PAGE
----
"I think the State and Federal Governments perhaps need to realise that there is increasing pressure put on schools to manage the budgets that they do have and the amount of increase in costs of running a school."

Ms Leary said she would love to see an increase in education funding but recognised governments also had their own finite budgets to manage.

Queensland Teachers Union president Steve Ryan said his members were increasingly putting their hands in their own pockets because of parents' socio-economic circumstances. In the latest QTU journal, Mr Ryan wrote that state schools had reported to the Federal Government funding review "a heavy reliance on fundraising, particularly by P&Cs.

As one submission states: 'The school and its community are being asked to bear the shortfall in government funding'. "P&Cs are raising money for major building works, airconditioning, shade areas, playground equipment, sports equipment, walkways, port racks," Mr Ryan wrote of the submissions.

"They pay for basic classroom materials ... even schools in traditionally high socio-economic areas say parents are finding it increasingly difficult to meet the cost of these valuable learning activities/resources."

An investigation by The Courier-Mail has found parents being asked to pay levies - some listed as voluntary, and some not - for staff wages, subjects, curriculum support materials, buildings, airconditioning, language programs and ICT, plus the new take-home laptop levy for high school students next year.

Parents of high school students face the greatest costs. At Brisbane State High School, all subjects have levies - including English, mathematics and science, which remain free at most others. In 2012, BSHS parents will also pay a $150 ICT fee, $200 general levy, $220 for students to take home laptop computers in Years 9 and 11 and $250 for a blazer, while textbooks cost up to $270 per subject.

DET acknowledges parents could pay more than $1000 annually for textbooks.

Queensland Secondary Principals Association president Norm Fuller said the government provided the basic costs of a good education and if schools and parents wanted enhanced resources they could contribute towards them.

DET director-general Julie Grantham said they provided "access to a high-quality, free education for all Queenslanders of school age". "State schools provide free instruction, administration and facilities to students at state schools ... Parents provide their children with the resources necessary to participate in the curriculum."

Education Minister Cameron Dick said Queensland's commitment to funding education had "never been stronger" with a record budget of almost $7.4 billion in 2011-12. "Any suggestion that the Government is short-changing state school students has no basis," Mr Dick said.

"Many parents are prepared to raise extra funds through their P&C to provide their children with an even better education - and this stance should be applauded."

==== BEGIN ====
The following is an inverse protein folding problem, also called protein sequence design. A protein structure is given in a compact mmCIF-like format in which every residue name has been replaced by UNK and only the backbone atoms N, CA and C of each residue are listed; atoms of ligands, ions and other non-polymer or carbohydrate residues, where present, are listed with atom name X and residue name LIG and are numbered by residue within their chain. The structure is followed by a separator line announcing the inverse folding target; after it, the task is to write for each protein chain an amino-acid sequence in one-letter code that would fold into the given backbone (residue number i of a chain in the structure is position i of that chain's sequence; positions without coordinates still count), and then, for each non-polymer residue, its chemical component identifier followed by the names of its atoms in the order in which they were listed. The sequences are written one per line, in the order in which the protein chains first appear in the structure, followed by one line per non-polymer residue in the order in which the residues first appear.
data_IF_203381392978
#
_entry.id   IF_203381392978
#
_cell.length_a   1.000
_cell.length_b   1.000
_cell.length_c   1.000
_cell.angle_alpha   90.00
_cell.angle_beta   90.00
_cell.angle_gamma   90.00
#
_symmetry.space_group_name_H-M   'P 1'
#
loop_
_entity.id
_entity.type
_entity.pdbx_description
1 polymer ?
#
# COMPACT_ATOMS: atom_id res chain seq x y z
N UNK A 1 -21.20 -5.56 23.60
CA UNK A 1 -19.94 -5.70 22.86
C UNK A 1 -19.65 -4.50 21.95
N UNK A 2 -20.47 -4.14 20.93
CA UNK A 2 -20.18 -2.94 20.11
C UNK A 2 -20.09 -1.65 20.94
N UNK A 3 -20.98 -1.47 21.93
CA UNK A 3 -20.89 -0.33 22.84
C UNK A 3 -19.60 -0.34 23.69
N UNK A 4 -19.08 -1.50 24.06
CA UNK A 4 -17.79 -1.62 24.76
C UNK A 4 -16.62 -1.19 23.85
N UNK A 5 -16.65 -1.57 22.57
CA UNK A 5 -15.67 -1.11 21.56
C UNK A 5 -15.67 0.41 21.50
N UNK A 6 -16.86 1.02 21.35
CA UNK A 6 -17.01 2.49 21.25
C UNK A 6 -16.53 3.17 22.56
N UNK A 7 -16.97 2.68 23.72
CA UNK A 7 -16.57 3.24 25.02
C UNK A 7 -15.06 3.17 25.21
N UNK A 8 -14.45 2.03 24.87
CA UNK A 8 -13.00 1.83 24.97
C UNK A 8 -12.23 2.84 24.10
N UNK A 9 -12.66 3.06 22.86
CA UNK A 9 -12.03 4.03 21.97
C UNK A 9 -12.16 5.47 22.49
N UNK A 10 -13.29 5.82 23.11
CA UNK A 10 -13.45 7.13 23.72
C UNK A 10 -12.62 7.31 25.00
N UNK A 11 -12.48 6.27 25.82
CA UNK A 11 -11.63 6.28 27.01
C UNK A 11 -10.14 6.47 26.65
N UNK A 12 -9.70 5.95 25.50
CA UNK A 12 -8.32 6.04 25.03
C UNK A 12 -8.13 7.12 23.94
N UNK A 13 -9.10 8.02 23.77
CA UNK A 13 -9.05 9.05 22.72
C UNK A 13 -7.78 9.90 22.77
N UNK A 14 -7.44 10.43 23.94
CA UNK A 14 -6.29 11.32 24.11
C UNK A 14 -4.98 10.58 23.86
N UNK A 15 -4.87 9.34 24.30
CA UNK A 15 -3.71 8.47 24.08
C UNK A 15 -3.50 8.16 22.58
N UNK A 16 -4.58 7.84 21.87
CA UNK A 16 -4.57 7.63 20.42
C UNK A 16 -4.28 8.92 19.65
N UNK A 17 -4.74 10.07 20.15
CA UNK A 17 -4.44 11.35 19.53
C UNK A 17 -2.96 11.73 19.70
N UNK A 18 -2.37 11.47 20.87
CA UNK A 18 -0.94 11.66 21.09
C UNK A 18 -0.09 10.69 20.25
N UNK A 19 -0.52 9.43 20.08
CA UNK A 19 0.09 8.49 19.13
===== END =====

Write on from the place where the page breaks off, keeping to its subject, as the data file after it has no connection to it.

Greeks escaping to Australia

The Australian economy is in infinitely better shape than Greece's

AFTER decades of low immigration, the number of Greeks interested in heading to Australia has risen sharply, according to the federal government.

As the Greek debt crisis worsens and unemployment rises, some of the most skilled professionals are seeking to join one of the biggest expatriate communities in the world, based largely in Melbourne and Sydney.

A recent "skills expo" in Athens, hosted by the Australian embassy, attracted 773 young professionals interested in moving under the skilled migration program. For country with a population of 10 million, the figure is significant.

A spokeswoman for the Department of Immigration and Citizenship said the most recent statistics were not yet available. "But we are able to say that, anecdotally, there has been an increase in Greek inquiries about immigration to Australia, via our embassy in Athens and via the website," she said.

Over the past decade, immigration from Greece has been low. In 2001, there were 92 migrants; in 2006, there were 112 people; in 2009, after the global financial crisis hit, there were 132 people; and in the year ending June 2011, there were 134 migrants.

This is despite Australia being home to almost 400,000 people who claimed Greek ancestry in the 2006 census, which contains the most recent data. The biggest influx of Greeks came after World War II, when the government looked to Europe to help populate the country.

But since Greece joined the European Union in 1981, and became a signatory to the Schengen Agreement in 2000, allowing the free movement of labour across the union, many young Greeks - fluent in English and other European languages, and equipped with strong qualifications - have emigrated to France, Germany and Britain or the United States, says the Australian Hellenic Council.

The council's spokesman, Panayiotis Diamadis, told the Herald the "tyranny of distance" had limited the number of Greeks moving to Australia. "That's the biggest obstacle," he said, especially if migrants leave elderly family members behind.

Dr Diamadis said, however, that in the past year about 2500 Greeks who have dual citizenship had returned to Australia, largely because of the economic crisis.

He said that while his organisation was willing to help resettle Greeks, it was not actively encouraging the large-scale immigration of young professionals at this time. "We're very worried about the outflow from Greece of the best qualified people because they're the ones - the engineers, the accountants, the doctors - that the country will need to get themselves out of the mess," he said.


1 comment:

Paul said...

The Greek exodus of today would be of people who want to work for a better life, and are (hopefully) all European. I welcome them. I wonder if it will be made as easy for them to come here as its been made for third world mental cases and functional illiterates.